The first proposed council directive intends to lay down rules relating to the corporate taxation of a significant digital presence (COM/2018/147/FINAL). This proposed directive aims at establishing a taxable nexus for businesses with a digital presence in jurisdictions, without any physical commercial presence, i.e. a significant digital presence. Further to the formation of what is being labelled as a ‘digital permanent establishment’, this proposal further sets out principles for the attribution of profits to qualifying significant digital presence. In terms of the proposal, the threshold for a significant digital presence in a member state to subsist would require for a digital service to be provided through a digital interface, which generates revenues in a Member State during a taxable period in excess of €7million, to users in excess of 100,000 and through the conclusion of 3000 business contracts for the supply of a digital service in a member state during a taxable period. This threshold led to numerous comments on the proposal, where it has been considered to be low, considering the size of the European market. Furthermore, the proposed attribution of profits to a significant digital presence is akin to a physical permanent establishment, with modifications to reflect the virtual nature of the significant digital presence, taking into consideration the economically significant activities performed.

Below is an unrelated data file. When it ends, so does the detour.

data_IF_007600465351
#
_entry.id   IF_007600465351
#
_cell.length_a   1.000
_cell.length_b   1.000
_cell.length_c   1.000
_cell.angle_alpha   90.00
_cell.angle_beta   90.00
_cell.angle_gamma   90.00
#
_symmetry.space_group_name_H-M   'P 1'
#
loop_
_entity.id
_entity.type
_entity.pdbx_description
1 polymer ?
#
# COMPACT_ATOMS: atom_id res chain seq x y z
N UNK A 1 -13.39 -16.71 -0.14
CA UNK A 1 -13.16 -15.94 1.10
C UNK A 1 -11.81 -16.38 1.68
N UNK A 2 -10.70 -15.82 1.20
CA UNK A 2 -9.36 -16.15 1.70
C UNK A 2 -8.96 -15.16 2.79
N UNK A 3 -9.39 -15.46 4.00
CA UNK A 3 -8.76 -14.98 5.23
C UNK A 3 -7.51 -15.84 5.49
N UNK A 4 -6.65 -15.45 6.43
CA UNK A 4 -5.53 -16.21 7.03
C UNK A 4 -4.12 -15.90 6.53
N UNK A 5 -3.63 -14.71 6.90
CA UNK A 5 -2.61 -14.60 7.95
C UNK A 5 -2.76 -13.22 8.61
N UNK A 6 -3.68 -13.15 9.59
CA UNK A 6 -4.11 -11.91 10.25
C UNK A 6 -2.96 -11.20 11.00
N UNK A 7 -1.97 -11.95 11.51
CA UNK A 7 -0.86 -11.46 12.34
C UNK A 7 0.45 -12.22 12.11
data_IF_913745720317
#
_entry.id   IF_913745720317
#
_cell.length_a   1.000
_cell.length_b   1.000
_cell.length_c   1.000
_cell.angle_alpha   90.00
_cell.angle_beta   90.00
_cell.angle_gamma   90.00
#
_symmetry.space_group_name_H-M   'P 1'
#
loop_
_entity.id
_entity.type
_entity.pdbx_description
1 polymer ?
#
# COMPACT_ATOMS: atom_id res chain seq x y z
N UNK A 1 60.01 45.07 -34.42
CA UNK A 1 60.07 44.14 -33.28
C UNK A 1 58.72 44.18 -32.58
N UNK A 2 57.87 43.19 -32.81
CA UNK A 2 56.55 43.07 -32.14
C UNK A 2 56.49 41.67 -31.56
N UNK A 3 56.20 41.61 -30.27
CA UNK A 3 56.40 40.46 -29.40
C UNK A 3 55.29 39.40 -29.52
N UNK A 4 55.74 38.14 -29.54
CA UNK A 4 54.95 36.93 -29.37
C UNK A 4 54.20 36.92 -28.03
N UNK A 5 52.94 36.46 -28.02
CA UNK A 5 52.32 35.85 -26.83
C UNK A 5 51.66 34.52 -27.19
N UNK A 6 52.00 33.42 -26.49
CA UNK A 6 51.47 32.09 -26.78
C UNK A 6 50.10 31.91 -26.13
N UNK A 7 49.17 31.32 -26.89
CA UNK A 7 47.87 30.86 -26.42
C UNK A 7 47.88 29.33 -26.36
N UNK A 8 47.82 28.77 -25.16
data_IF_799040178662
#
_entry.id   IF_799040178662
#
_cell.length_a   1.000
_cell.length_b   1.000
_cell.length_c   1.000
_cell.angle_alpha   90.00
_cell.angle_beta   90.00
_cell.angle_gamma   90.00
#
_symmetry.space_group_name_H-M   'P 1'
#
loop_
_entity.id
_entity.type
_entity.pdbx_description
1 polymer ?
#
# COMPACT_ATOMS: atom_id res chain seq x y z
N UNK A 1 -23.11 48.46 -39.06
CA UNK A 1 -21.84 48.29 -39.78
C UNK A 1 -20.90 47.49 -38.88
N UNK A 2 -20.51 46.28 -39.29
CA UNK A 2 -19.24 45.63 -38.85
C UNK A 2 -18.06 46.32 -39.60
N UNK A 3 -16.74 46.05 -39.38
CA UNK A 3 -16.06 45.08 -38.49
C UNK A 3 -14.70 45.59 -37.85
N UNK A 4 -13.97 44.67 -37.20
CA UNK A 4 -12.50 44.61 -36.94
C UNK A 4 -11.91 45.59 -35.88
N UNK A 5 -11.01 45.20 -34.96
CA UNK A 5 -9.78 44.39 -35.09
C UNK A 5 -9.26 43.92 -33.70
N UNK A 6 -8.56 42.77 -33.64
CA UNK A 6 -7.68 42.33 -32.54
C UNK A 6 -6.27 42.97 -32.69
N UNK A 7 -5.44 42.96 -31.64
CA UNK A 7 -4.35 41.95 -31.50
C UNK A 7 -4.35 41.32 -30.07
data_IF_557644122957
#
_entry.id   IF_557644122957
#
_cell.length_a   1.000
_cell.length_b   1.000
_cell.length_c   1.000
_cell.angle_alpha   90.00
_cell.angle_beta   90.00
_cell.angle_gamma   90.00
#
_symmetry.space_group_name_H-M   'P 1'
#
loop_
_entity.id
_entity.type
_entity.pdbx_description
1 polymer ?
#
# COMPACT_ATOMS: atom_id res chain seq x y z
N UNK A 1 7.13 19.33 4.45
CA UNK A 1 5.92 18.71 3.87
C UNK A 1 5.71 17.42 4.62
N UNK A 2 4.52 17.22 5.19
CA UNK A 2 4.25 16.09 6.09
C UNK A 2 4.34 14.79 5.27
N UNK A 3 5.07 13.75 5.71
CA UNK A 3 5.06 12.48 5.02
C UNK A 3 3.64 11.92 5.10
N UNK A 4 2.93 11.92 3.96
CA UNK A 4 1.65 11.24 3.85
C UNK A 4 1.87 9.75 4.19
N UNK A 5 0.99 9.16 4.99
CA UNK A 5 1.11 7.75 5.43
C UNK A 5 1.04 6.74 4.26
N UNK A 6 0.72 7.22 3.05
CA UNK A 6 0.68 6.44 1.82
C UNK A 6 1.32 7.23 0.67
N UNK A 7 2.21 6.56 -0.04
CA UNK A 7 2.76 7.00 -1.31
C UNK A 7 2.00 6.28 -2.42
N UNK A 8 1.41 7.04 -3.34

The second proposed directive (COM/2018/148/FINAL), seeks to establish tax on revenues from certain digital services and is labelled as a quick fix, to the problem of having international corporate tax rules designed prior to today’s digital era. Set to be an interim solution, the European Commission is proposing a digital sales tax (DST) of 3% on revenues from the provision of certain digital services by qualifying multinationals, with a total worldwide revenue in excess of €750m and revenue from within the EU in excess of €50million. The proposed DST, should it be adopted, would be levied on gross revenues (net of VAT) from certain online advertising, transmission of collected user data, as well as from digital platforms which facilitate user interaction. The aim of the European Commission, through the DST, is to hit digital firms that rely heavily on user participation as a means to generate revenue, a move which some have labelled as specifically targeting digital giant multinationals headquartered within the United States, at a time when the United States has pushed through the biggest federal tax reform in a generation. Whilst the DST is only expected to find application until a long-term solution can be found, many fear that such an interim measure could potentially become a permanent fix, along with the perceived issues which have been identified so far.
The developments broadly discussed above ought to be carefully considered from a Malta perspective, given the importance which digitalised business continue to play within the economy. As the EU proposed directives go through the different consultations and discussions, along with the OECD’s report set to land in 2020, the impact which these will have on Malta’s competitiveness should be fully understood. This is essential, especially with the increased importance that the iGaming and IT sectors play within the economy and considering further Malta’s recent commitment in developing a regulatory framework for the blockchain industry to flourish.